Thursday, March 15, 2012

I Spy - Week 2A

For my first recording and transcription this week I used the first 10 minutes of a 2nd grade class wherein I introduce the topic (Military) and brainstorm about different aspects of the military; such as army, air force and navy.  The transcription proved to be 7 pages which I felt was very long.  I think the reason for this is that I did most of the talking.  Almost all my questions were of the closed, display variety and although the students were very attentive and the atmosphere was lively, I only received one word answers to my questions.
However, for my second recording and transcription I chose the last 10 minutes of a 1st grade class wherein the students are playing a game.  The lesson topic was 'Movies'.  As always, I started the class by teaching important vocab.  Then, I checked their comprehension with a fill-in-the blank handout.  The last 15 minutes were devoted to a game where each student must secretly think of a movie title then give hints to the class using the vocab we learned ie. genre, setting, plot etc.
In this part of the lesson I say very little, and that was reflected in my transcription.  While my first transcription was 7 pages, my second transcription is only 4.  This was encouraging because it means that I do most of my talking at the beginning of class as a means to introduce the topic and give instructions.  I also noticed that my questioning style in the second transcription is different.  The few questions I do ask are always open-ended and referential.  I only spoke in order to referee the game.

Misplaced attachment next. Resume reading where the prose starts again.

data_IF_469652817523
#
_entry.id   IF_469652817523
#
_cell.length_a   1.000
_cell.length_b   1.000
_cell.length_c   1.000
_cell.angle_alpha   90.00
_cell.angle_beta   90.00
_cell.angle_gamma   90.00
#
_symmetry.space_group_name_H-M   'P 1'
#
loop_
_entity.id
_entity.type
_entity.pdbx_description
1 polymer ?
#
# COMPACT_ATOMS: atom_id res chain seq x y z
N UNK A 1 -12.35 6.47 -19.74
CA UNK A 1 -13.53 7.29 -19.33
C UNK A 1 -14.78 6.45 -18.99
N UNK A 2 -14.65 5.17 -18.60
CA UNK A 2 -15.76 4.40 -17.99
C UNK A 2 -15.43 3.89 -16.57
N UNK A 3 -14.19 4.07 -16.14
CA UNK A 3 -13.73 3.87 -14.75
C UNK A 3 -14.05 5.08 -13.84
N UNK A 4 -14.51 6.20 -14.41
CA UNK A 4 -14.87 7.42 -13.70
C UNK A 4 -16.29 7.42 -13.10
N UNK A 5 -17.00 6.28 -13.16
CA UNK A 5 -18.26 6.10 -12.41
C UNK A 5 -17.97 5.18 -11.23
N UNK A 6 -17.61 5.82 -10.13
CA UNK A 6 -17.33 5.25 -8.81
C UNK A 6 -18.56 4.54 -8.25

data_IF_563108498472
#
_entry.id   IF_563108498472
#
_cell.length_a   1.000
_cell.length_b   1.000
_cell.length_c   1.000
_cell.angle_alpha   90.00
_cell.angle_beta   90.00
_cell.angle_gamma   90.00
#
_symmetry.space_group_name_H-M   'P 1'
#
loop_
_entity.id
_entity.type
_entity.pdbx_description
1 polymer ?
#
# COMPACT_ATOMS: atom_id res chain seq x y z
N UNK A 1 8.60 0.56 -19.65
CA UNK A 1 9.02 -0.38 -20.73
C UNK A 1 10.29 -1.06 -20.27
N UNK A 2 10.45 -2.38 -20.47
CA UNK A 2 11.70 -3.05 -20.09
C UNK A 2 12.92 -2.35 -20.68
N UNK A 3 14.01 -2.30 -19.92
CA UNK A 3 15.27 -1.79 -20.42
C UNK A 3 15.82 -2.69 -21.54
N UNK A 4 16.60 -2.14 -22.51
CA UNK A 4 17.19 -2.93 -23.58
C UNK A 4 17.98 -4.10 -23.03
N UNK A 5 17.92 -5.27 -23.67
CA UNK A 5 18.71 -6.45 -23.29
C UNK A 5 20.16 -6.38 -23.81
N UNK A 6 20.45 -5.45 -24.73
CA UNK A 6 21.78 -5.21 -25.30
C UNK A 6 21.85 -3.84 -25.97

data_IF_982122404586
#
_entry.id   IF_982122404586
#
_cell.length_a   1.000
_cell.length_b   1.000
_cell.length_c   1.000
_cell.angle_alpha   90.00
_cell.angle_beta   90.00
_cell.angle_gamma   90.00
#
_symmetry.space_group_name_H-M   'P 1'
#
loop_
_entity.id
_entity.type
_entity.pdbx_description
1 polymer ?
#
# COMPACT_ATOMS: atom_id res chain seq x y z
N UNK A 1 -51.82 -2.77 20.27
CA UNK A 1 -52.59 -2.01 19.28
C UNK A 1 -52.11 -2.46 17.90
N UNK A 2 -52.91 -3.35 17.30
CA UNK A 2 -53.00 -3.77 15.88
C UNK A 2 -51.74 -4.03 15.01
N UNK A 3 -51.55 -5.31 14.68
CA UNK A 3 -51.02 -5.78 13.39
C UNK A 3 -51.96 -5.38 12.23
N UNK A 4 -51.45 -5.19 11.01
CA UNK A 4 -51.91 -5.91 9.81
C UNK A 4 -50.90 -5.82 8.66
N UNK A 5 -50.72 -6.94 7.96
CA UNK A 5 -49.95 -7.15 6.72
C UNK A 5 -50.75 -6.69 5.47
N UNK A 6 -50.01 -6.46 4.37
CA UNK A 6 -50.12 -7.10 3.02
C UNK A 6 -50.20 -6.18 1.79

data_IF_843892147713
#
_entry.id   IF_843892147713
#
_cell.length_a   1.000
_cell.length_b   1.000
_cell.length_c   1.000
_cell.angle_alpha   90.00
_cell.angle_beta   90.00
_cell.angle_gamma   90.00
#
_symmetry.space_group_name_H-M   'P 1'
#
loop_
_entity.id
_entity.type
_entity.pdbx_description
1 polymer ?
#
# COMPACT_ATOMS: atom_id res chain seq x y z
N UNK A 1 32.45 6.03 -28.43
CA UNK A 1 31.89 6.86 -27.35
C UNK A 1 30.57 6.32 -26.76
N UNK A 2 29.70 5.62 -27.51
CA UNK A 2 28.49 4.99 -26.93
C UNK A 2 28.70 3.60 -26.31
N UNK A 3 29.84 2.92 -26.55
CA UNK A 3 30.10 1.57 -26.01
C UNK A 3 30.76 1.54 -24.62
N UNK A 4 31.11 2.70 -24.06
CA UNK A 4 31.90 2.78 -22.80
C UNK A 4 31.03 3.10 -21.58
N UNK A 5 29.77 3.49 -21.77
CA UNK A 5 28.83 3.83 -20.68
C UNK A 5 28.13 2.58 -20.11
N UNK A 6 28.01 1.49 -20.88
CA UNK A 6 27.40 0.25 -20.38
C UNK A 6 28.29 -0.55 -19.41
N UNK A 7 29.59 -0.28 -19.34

Admittedly, however, when the students were speaking they were often reading from their work sheets.  So, it was not all 'off the cuff' interaction.  Also, I gave feed back with regard to content but made no attempt to correct the students when they made grammatical or pronunciation errors.  I felt that constant technical correction would impede the flow of the game.  I wonder if that was a good decision.
In the end about 8 different students spoke at length in front of the class which is pretty good.  But that is still only 8 out of 33.


  1. We'll be addressing nearly all the issues you raise here during the course. Or you can read relevant sections of Harmer ahead of time if you can't wait for your answers. I'm glad you've noticed that ss aren't accomplishing much in the long run if they are reading aloud rather than trying to speak, so the question is how to graduate them to higher levels of cognitive difficulty while keeping it fun and 'safe'. Meanwhile, I'd be looking at your first transcript for ways to make those opening ten minutes more interactive and learner-centered.

  2. I also noticed that I did most of the talking in my class as well after I watched my videos. Although its a bit embarrassing watching yourself, it definitely is helpful to know our strengths and weaknesses. And hey, 8 is better than none!

  3. It's shocking how many of the questions we ask are closed questions. I think we forget that the students need more encouragement to say something for themselves beyond just the basic content of the answer.